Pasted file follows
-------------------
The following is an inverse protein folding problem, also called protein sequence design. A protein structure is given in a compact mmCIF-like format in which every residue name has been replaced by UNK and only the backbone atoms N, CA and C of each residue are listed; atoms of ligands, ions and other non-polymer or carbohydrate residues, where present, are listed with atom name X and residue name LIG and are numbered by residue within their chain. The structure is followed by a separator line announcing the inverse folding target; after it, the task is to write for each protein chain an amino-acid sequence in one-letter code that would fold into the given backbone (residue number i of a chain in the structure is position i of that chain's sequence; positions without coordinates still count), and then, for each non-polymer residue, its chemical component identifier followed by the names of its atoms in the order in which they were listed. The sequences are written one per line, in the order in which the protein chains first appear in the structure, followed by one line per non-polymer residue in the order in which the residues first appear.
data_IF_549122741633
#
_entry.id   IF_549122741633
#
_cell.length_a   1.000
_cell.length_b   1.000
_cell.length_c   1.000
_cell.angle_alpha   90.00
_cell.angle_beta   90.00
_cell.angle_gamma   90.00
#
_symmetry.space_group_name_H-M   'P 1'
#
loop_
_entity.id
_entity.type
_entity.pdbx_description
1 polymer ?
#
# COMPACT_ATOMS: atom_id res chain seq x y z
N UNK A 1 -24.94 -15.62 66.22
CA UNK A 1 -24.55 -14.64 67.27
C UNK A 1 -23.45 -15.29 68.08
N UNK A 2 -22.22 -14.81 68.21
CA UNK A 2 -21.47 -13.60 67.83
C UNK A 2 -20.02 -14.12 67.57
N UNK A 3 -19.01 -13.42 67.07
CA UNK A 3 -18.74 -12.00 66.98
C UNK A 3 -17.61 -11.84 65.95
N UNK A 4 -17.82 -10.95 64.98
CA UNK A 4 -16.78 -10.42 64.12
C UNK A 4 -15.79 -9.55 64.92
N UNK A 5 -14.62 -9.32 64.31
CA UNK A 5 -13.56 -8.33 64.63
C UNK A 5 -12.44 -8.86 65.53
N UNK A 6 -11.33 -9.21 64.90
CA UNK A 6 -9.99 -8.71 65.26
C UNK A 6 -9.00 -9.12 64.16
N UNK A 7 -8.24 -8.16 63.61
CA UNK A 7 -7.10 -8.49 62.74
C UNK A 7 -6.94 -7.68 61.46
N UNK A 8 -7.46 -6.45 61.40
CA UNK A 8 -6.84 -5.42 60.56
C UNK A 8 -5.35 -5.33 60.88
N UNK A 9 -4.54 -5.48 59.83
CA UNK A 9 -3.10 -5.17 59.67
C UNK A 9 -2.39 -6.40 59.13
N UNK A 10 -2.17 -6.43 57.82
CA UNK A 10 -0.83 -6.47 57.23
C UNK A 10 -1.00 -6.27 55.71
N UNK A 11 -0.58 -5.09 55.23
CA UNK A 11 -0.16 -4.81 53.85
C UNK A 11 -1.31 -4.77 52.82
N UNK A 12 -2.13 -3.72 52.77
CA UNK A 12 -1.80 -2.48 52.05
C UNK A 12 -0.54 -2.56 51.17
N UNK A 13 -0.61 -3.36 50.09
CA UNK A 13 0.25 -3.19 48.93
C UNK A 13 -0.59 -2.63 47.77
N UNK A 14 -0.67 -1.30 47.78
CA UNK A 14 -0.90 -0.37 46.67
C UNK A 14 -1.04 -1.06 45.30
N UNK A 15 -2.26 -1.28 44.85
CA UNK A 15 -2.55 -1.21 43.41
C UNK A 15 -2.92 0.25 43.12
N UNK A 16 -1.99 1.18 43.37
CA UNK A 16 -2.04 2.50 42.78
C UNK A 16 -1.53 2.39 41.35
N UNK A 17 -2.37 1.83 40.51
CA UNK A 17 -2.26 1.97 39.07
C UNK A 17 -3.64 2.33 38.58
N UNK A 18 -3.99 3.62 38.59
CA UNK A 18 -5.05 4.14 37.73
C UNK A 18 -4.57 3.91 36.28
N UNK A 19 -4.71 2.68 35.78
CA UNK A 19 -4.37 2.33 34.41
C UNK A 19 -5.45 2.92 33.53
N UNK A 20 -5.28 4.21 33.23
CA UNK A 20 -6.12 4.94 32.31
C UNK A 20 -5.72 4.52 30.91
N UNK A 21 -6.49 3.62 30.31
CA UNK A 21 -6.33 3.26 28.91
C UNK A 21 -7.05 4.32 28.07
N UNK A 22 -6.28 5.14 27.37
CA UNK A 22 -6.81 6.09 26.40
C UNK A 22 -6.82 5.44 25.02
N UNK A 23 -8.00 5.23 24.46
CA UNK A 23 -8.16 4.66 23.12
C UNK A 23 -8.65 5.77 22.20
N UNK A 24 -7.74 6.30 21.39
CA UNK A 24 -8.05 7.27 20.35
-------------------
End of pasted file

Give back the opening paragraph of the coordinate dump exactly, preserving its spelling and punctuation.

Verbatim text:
The following is an inverse protein folding problem, also called protein sequence design. A protein structure is given in a compact mmCIF-like format in which every residue name has been replaced by UNK and only the backbone atoms N, CA and C of each residue are listed; atoms of ligands, ions and other non-polymer or carbohydrate residues, where present, are listed with atom name X and residue name LIG and are numbered by residue within their chain. The structure is followed by a separator line announcing the inverse folding target; after it, the task is to write for each protein chain an amino-acid sequence in one-letter code that would fold into the given backbone (residue number i of a chain in the structure is position i of that chain's sequence; positions without coordinates still count), and then, for each non-polymer residue, its chemical component identifier followed by the names of its atoms in the order in which they were listed. The sequences are written one per line, in the order in which the protein chains first appear in the structure, followed by one line per non-polymer residue in the order in which the residues first appear.